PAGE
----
xiaomi m365
xiaomi m365 scooter

We live in a time when we have to be vigilant about our personal data getting hacked, and potentially be used in ways that aren’t necessarily in our best interest. Think about it for a moment though. How much personal information you give to a company – any company – is essentially there for the taking. We know that even if companies have policies in place to prevent their data from getting hacked, it’s not necessarily a sure thing. From Equifax to Facebook, to Marriott – we as consumers need to be vigilant about where we are sharing our data and with whom we are sharing our data.

Of course we should be concerned about our own private data getting hacked, but should we also be concerned about other potential hacks? The answer is a big fat yes. Researches at mobile security firm Zimperium have discovered a bug in the Xiaomi M365 scooter that could allow a hacker to remotely access the device. Once they have taken over the device, the hacker can make the scooter accelerate or brake without the riders input. When I first heard this, I thought it was a tale from a movie, but this seems to be a legitimate concern. This, of course, begs two questions – who would want to hack a scooter, and was this bug planted with intention? Meaning, did the Xiaomi put the bug in the scooter to have some kind of nepharious control over the scooters?


I ask this question because of how the president reacted to Huawei with the notion that they were listening in on the conversations of U.S. residents. Which isn’t a far leap from Xiamoi, which also happens to be a Chinese based company. While neither claim has been proven to be true, I wanted to put this out there for consumption, even though, I don’t think it’s a plausible one. That said, the exploit in the software relates to an issue with the Bluetooth module on the scooter that is designed to let the device communicate with a rider’s smartphone. Researchers were able to connect with a scooter via Bluetooth, without being prompted for a password or any other form of identification.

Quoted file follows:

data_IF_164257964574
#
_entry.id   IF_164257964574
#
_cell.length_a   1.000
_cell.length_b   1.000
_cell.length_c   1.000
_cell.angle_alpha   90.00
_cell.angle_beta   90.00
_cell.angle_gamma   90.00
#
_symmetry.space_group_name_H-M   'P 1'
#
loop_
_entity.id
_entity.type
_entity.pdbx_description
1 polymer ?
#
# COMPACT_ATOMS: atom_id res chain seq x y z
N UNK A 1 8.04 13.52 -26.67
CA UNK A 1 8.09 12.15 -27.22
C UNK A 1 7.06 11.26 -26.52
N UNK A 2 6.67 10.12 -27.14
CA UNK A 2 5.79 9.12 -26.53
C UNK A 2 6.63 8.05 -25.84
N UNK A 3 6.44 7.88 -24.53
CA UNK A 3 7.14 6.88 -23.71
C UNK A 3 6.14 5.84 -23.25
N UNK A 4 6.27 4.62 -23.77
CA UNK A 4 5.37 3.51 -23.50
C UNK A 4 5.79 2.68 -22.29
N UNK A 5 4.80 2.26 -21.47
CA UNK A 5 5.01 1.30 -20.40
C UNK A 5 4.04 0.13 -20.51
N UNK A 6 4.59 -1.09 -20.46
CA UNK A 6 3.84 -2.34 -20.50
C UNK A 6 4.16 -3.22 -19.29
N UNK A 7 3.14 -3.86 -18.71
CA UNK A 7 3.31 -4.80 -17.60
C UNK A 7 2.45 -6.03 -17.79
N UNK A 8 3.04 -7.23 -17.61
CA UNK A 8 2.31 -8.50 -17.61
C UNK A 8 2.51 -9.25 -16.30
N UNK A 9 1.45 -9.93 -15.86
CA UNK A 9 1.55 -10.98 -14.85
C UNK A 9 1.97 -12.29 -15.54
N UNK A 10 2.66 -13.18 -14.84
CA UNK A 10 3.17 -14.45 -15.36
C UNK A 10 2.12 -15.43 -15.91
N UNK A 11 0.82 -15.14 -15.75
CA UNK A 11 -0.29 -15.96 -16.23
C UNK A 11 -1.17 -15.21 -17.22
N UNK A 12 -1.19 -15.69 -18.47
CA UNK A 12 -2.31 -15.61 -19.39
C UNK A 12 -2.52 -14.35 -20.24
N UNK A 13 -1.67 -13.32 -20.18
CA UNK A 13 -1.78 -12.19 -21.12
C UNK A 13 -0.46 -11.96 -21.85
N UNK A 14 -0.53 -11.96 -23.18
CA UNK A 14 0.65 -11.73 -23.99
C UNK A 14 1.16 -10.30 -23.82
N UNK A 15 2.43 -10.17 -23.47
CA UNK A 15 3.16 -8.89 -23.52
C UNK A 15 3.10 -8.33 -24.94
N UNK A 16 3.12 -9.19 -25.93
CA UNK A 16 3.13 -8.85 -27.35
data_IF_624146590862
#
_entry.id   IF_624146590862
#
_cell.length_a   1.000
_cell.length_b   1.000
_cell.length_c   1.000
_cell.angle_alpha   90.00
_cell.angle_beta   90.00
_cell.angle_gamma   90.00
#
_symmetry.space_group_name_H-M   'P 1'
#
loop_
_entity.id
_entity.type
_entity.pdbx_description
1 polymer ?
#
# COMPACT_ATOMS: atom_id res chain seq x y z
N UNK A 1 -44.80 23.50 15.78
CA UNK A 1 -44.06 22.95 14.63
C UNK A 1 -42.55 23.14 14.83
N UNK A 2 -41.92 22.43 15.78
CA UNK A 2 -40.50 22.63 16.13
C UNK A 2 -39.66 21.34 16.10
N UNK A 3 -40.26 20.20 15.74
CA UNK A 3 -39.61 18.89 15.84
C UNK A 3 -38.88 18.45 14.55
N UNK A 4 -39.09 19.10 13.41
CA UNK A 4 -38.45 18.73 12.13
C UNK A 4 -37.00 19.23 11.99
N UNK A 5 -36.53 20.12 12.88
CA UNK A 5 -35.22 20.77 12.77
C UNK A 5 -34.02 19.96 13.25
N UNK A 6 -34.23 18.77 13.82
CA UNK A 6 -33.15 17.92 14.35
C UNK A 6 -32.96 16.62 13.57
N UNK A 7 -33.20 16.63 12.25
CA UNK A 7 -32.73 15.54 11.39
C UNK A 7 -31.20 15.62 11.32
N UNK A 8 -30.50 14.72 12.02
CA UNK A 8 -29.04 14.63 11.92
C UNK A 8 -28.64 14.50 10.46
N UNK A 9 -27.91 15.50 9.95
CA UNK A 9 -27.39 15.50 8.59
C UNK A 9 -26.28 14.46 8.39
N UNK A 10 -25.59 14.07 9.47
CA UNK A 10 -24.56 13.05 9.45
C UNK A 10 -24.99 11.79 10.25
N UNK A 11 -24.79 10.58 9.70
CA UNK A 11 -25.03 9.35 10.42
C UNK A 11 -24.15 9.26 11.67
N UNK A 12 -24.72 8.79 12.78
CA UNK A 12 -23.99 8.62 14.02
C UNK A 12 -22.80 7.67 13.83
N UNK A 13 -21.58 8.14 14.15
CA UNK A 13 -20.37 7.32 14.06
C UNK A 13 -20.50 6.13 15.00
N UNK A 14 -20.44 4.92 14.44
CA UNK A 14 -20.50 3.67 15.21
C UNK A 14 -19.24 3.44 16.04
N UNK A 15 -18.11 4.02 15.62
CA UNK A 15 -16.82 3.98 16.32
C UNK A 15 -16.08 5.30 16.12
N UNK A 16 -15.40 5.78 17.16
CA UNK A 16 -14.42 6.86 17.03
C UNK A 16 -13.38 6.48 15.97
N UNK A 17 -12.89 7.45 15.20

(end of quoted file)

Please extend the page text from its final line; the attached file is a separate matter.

Once connected, the researchers found that they could control the scooter from their phone. They were able to tell it to slow down or speed up, regardless of what the rider was doing. This was potentially putting riders in a dangerous situation. They also discovered that it was possible to upload malware into the scooter. All of this is quite scary and makes you wonder what else we are going to start seeing getting hacked.

What might be even scarier is that once Zimperium reported the bug to Xiaomi, they informed the researchers that they can’t fix the issue on their own. The company is using a third party developer module on the M365 scooter and will have to work with that company in order to fix the issue. Until then, these scooters will remain at risk of being a victim to Bluetooth hacks, so be careful. Maybe Elon Musk’s theory about the robot uprising isn’t so crazy afterall?